From left to right: Rev. Brian Muzas, Ph.D., Kendra Brock, Research Assistant, Cristian Ramos, Permanent Egyptian ambassador to the UN, Mohamed Edrees, and Professor Hugh Dugan, Ph.D.
On October 10, 2018, the School of Diplomacy had the privileged to attend once again The 2018 Global Leadership Dinner at Gotham Hall, in New York City – USA. This year was a special occasion as it marks the 20th anniversary of its host, the United Nations Foundation, and for that reason, a special tribute was delivered to former UN Secretary-General and UN Foundation Board Member Kofi Annan.
The United Nations Foundation, since 1998, has become an indispensable partner of the United Nations (UN). The foundation mobilizes ideas, people, and resources to help the UN drive global progress through effective collective action. Such advancement could not be left unrecognized, and so these annual dinners have been held for over 20 years to honor those in the frontline of change and progress. As of today, the Global Leadership Dinner is widely acknowledged as a signature event for the UN community and its most cutting-edge partners. The highest levels of the diplomatic sector, business, government, media, and entertainment say present to recognize the role of individuals or institutions in their endeavors to promote the values of the United Nations across the globe. Together, the UN Foundation and the UN help tackle the world’s most pressing challenges.
Highlights from the evening included the remarks from Zoe Saldana, actress global ambassador for the UN Foundation Shot@life campaign. Saldana presented the Global Leadership Award to the Little by Little campaign, recognized for inspiring youth action on the Sustainable Development Goals (SDGs). Little by Little, is a first-of-its-kind initiative where creatives from the world’s six largest advertising holding companies come together to raise awareness and drive the UN’s sustainable development agenda among Generation Z, the largest in history. The idea is that by engaging the current generation of mission-driven young people, the campaign set out to prove that small acts carried out on a regular basis can have an impact far greater than the sum of its parts. As an example, the campaign launched in March a YouTube video, “How to Save the World in 6 Seconds,” and a series of six-second ads encouraging people to share their own small actions.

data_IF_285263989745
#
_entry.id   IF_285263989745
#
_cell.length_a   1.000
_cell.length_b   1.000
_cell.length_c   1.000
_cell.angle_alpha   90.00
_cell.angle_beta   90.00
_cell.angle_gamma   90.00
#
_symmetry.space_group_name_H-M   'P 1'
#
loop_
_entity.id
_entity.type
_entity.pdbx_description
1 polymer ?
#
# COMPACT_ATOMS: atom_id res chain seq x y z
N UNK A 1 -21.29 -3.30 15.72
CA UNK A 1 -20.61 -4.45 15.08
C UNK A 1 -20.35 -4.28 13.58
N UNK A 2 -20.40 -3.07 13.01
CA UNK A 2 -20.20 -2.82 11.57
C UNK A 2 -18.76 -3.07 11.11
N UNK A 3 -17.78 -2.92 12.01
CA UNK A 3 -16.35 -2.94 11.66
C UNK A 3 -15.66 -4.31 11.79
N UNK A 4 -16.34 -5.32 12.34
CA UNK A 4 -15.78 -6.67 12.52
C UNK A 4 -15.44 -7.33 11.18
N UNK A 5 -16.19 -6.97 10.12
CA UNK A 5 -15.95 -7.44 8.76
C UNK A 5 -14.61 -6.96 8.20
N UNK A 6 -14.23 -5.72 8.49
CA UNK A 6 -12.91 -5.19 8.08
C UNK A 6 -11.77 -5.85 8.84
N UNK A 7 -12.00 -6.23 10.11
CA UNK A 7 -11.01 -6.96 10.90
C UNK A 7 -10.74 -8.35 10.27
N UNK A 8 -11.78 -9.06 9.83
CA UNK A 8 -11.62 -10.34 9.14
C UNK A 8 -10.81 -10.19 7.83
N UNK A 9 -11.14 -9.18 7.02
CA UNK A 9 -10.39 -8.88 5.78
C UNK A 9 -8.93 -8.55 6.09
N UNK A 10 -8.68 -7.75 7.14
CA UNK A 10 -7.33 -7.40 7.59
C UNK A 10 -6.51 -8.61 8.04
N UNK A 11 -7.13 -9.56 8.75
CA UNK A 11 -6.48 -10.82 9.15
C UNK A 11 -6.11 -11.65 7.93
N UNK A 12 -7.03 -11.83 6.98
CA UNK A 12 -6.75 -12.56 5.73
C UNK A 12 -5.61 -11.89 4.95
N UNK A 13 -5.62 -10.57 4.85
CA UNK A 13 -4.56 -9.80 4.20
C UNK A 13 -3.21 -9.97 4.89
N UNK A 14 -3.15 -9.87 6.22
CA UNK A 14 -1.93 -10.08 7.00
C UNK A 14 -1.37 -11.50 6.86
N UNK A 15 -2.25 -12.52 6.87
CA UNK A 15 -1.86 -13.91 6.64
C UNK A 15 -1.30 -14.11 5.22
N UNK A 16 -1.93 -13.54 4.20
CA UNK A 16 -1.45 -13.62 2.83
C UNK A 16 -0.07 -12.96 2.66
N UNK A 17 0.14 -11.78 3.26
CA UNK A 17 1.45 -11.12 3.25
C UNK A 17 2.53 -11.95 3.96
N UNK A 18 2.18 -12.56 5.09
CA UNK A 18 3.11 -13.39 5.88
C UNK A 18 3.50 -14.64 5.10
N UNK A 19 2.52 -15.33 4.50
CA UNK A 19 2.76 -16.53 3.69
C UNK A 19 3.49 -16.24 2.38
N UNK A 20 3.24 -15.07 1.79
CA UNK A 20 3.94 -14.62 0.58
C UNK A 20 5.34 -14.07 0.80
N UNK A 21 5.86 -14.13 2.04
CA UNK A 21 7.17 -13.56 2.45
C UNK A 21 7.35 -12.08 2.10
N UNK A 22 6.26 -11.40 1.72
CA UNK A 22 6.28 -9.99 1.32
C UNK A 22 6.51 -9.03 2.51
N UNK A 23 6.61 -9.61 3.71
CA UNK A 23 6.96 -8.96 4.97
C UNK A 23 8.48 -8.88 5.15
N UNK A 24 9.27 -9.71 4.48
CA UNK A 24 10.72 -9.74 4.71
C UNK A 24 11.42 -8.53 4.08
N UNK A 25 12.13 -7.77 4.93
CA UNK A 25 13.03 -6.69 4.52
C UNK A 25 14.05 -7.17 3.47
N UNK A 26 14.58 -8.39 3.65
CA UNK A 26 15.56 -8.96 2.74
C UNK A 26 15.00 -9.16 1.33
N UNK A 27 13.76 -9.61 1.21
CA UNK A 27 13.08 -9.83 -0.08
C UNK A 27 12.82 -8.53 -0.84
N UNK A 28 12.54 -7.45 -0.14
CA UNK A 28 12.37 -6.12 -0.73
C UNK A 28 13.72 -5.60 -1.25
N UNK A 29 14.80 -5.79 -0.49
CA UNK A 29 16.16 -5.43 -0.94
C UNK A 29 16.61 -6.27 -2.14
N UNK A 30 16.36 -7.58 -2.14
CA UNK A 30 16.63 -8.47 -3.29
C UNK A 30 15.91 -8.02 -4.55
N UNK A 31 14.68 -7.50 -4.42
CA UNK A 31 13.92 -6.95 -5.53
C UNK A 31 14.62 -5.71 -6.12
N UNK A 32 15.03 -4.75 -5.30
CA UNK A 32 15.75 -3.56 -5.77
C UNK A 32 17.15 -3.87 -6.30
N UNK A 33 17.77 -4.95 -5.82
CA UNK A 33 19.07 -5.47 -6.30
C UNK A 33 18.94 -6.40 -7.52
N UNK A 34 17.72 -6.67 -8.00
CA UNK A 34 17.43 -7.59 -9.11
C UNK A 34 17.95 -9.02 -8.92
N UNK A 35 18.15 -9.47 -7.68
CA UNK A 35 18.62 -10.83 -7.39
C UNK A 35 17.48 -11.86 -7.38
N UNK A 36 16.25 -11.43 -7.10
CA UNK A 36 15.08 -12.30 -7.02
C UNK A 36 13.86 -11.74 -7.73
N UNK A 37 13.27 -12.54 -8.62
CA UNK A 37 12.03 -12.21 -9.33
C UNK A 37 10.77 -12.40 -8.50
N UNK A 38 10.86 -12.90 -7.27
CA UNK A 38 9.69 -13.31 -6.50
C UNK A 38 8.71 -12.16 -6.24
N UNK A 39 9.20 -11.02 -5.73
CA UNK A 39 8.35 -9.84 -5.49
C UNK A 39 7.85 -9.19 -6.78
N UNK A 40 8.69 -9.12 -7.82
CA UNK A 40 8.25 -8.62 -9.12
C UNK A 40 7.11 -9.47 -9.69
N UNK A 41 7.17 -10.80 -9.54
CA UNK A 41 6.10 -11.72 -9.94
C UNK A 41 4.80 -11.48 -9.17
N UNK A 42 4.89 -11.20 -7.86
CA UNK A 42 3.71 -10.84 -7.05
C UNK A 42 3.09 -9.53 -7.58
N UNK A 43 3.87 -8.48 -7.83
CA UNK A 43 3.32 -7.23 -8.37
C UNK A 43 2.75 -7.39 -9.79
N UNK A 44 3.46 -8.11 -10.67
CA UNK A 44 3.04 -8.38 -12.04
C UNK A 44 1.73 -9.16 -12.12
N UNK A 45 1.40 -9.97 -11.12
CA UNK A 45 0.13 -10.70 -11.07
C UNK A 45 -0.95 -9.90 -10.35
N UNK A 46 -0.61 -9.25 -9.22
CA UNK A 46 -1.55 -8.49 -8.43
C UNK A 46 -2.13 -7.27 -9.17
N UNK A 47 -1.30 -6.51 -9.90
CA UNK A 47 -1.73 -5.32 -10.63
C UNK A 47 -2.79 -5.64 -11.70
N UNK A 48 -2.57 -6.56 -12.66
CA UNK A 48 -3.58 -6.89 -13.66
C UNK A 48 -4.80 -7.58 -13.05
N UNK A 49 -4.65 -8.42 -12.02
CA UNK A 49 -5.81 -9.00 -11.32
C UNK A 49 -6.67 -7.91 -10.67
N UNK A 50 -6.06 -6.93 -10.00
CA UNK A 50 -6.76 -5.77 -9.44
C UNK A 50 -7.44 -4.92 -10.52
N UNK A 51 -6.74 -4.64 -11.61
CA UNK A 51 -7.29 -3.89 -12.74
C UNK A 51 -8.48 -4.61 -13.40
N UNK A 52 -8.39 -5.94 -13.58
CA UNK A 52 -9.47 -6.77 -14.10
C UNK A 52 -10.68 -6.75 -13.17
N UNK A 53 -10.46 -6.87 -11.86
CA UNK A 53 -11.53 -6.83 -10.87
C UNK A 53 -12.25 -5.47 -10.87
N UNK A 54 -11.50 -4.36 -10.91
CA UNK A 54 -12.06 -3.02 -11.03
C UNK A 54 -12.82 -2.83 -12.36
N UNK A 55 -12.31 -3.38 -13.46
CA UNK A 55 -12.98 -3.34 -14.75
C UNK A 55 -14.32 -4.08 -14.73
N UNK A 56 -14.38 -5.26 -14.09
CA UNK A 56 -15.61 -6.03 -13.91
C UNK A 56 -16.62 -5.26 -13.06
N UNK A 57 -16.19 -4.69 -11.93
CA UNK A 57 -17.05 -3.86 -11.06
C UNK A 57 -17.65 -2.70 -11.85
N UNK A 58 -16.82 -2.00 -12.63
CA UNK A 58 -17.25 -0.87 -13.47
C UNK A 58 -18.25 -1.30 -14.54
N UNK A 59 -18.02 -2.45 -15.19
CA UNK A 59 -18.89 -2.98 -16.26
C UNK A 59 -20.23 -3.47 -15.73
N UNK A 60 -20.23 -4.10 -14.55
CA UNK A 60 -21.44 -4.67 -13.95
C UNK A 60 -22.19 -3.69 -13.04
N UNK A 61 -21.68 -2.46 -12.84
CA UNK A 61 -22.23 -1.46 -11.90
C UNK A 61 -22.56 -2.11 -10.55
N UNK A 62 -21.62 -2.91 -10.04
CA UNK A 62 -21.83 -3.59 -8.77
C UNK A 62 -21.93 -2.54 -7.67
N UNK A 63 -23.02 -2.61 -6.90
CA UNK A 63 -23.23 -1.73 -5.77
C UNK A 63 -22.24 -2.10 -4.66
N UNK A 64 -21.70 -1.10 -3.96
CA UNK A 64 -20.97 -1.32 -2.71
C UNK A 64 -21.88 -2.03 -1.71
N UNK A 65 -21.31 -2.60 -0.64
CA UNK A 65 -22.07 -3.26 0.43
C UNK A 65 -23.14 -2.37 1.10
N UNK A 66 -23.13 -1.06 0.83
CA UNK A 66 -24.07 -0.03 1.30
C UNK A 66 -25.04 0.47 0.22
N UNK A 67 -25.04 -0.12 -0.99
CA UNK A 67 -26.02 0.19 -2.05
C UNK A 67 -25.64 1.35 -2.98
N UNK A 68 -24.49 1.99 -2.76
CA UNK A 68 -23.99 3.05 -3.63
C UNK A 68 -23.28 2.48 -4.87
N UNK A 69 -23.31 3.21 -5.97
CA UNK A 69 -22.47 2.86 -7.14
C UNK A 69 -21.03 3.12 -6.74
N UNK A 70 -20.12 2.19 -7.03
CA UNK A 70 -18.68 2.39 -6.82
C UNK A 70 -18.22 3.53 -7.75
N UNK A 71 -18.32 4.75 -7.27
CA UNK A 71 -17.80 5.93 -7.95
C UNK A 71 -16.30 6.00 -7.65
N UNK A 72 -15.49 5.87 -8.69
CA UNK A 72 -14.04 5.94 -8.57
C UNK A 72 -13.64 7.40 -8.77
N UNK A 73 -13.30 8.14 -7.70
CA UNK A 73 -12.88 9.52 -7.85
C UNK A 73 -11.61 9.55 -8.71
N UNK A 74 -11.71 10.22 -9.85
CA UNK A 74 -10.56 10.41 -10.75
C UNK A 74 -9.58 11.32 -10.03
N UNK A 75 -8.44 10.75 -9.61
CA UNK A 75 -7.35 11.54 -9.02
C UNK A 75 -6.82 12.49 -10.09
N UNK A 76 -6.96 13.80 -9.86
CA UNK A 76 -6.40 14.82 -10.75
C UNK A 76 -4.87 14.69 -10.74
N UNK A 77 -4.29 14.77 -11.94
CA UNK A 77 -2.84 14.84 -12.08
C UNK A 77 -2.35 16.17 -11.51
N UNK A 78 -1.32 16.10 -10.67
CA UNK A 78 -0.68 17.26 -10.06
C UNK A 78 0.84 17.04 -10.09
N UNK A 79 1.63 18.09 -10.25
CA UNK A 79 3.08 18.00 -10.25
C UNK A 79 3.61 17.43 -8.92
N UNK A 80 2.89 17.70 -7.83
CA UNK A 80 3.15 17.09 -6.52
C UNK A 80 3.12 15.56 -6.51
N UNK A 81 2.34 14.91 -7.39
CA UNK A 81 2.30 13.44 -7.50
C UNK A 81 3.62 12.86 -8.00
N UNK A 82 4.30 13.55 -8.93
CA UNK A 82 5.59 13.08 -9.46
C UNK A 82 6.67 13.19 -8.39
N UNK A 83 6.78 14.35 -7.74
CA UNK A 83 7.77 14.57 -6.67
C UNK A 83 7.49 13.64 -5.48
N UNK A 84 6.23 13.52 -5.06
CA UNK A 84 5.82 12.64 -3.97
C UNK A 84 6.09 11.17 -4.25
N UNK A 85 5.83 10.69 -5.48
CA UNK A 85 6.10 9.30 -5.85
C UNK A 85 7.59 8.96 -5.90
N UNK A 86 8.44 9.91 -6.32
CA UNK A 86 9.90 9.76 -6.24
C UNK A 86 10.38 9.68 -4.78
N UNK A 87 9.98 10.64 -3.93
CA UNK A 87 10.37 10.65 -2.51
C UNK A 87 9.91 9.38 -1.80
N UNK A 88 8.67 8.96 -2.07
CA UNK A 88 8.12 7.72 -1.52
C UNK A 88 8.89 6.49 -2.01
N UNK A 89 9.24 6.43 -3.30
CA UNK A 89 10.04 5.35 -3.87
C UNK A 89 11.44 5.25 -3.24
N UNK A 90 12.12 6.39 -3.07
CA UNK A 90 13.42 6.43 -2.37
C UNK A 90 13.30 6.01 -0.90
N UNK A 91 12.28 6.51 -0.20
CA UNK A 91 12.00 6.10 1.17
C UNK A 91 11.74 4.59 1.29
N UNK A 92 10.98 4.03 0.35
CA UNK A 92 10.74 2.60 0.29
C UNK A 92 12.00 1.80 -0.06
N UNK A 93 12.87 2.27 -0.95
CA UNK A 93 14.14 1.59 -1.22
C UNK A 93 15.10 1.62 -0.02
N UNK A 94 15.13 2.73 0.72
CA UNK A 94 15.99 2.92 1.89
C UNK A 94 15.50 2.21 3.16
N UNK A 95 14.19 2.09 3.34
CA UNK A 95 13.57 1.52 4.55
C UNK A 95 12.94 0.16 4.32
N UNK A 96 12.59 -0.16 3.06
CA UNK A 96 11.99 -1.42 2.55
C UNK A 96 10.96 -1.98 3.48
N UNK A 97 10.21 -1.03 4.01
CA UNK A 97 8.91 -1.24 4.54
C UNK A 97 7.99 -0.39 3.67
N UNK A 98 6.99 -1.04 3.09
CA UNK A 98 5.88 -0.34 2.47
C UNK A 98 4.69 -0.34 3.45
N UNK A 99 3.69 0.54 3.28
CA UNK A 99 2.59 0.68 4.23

Catherine Samba-Panza, former and first female President of the Central African Republic, presented a second UN Foundation’s Global Leadership Award to the U.N. Peacekeepers. A critical department within the United Nations charged with helping countries to navigate the path from conflict to peace. Currently, there are over 40 missions over the world, such as the missions to Haiti, Mali, India, Pakistan, Yemen, Middle East, Central African Republic, and so on. Furthermore, over 100,000 peacekeepers are currently serving in hard conditions and sometimes giving their lives to achieve peace and a better world.
The evening concluded with a special tribute to former UN Secretary-General Kofi Annan, who was given the Champion for Global Change Award. “This year’s event was planned with Kofi Annan, he was supposed to be here tonight,” said Kathy Calvin, CEO and founder of the UN Foundation. However, with full of hope in her voice, UN Deputy Secretary-General Amina J. Mohammed, said “Kofi Anna would not want as to solely look to the past. He spent his life working for the future. And the best way to honor him today is to take up that torch that he passed- and not just talk about it, but act on it.”
This post was written by Cristian Y. Ramos. Cristian is a first-year graduate student at the School of Diplomacy and International Relations, Seton Hall University, specializing in International Organizations and International Law and Human Rights. Cristian is a United Nations Digital Representative at the Center for the United Nations and Global Governance Studies, the Vice-President at the Graduate Diplomacy Council and a Research Assistant at the School of Diplomacy.